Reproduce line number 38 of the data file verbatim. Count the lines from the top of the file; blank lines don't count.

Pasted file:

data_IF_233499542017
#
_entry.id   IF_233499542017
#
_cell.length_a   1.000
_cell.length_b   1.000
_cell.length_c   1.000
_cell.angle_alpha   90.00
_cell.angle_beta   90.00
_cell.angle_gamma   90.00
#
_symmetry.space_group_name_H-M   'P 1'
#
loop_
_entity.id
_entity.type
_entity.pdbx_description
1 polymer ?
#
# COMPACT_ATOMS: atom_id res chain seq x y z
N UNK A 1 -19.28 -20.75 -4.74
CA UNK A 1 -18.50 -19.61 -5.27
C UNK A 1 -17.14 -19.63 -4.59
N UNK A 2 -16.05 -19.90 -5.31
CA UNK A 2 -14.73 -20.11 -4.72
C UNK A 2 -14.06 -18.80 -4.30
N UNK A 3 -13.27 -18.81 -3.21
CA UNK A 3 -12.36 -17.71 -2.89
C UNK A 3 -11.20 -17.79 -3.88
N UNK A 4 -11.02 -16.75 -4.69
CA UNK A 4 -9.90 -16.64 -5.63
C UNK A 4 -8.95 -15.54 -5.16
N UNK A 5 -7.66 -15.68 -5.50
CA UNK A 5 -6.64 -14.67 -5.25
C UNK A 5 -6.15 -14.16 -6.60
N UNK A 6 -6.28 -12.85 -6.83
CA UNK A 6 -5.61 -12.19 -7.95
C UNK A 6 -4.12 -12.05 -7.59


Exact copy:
C UNK A 6 -4.12 -12.05 -7.59